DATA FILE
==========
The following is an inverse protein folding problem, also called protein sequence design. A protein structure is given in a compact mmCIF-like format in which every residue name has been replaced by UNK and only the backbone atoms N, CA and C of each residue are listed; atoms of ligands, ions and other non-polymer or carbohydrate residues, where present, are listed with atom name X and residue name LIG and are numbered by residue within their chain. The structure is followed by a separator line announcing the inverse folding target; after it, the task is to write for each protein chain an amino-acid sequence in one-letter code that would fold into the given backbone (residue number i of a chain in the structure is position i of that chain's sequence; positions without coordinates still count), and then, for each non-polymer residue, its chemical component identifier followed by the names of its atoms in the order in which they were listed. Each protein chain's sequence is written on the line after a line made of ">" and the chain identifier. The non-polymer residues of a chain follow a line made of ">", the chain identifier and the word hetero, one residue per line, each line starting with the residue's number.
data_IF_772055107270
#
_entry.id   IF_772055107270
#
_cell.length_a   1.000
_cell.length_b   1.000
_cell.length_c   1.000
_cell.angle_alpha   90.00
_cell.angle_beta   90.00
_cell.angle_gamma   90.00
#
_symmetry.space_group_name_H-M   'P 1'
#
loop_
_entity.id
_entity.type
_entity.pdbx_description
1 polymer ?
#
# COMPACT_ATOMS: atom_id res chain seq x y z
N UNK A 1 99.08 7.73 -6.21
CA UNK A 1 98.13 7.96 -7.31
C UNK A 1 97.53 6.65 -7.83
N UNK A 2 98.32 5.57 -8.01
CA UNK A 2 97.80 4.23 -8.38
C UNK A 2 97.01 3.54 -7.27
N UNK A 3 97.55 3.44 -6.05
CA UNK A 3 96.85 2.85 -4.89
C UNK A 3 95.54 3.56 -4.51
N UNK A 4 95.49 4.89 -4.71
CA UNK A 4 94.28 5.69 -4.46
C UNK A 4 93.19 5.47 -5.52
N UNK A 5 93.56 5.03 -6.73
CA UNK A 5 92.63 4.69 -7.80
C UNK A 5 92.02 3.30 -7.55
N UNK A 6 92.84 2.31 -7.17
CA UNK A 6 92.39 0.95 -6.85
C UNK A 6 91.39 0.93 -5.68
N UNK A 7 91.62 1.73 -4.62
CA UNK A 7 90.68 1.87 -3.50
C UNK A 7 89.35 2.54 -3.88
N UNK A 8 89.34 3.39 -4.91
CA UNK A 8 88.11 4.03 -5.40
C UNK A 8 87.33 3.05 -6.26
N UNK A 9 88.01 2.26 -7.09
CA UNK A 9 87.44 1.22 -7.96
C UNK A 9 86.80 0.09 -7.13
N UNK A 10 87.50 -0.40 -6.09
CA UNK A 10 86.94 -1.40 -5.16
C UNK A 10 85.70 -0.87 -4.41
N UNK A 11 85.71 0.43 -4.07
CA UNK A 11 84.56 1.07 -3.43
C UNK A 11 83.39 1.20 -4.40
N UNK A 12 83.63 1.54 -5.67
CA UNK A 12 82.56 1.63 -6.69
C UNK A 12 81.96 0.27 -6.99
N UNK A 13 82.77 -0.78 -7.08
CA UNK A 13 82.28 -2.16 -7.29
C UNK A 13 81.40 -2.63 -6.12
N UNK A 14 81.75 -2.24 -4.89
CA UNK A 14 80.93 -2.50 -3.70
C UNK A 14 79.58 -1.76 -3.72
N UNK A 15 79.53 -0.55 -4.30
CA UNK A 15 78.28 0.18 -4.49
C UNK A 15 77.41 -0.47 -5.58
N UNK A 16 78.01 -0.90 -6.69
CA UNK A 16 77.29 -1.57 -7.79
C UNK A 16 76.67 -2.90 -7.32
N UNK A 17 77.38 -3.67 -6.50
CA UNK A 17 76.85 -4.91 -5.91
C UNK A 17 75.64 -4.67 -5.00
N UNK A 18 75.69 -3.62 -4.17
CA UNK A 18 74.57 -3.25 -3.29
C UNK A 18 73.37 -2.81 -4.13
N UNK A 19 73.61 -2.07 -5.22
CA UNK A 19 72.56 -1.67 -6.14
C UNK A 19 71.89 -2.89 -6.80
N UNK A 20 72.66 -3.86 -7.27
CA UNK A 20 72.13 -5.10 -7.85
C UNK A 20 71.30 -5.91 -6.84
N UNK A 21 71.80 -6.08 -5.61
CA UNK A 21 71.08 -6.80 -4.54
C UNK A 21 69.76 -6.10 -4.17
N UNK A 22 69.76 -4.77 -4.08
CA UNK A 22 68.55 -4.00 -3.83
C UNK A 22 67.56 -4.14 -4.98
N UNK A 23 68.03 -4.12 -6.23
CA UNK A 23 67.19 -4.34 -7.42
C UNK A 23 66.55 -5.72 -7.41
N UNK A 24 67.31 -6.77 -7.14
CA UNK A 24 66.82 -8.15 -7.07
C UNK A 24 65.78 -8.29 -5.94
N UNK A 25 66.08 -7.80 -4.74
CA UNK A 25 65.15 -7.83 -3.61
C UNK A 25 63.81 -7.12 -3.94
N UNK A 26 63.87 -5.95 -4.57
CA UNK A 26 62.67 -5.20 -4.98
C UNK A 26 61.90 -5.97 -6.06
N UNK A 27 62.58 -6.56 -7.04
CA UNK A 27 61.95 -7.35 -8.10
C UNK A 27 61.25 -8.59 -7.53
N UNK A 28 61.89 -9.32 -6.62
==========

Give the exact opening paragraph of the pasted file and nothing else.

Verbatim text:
The following is an inverse protein folding problem, also called protein sequence design. A protein structure is given in a compact mmCIF-like format in which every residue name has been replaced by UNK and only the backbone atoms N, CA and C of each residue are listed; atoms of ligands, ions and other non-polymer or carbohydrate residues, where present, are listed with atom name X and residue name LIG and are numbered by residue within their chain. The structure is followed by a separator line announcing the inverse folding target; after it, the task is to write for each protein chain an amino-acid sequence in one-letter code that would fold into the given backbone (residue number i of a chain in the structure is position i of that chain's sequence; positions without coordinates still count), and then, for each non-polymer residue, its chemical component identifier followed by the names of its atoms in the order in which they were listed. Each protein chain's sequence is written on the line after a line made of ">" and the chain identifier. The non-polymer residues of a chain follow a line made of ">", the chain identifier and the word hetero, one residue per line, each line starting with the residue's number.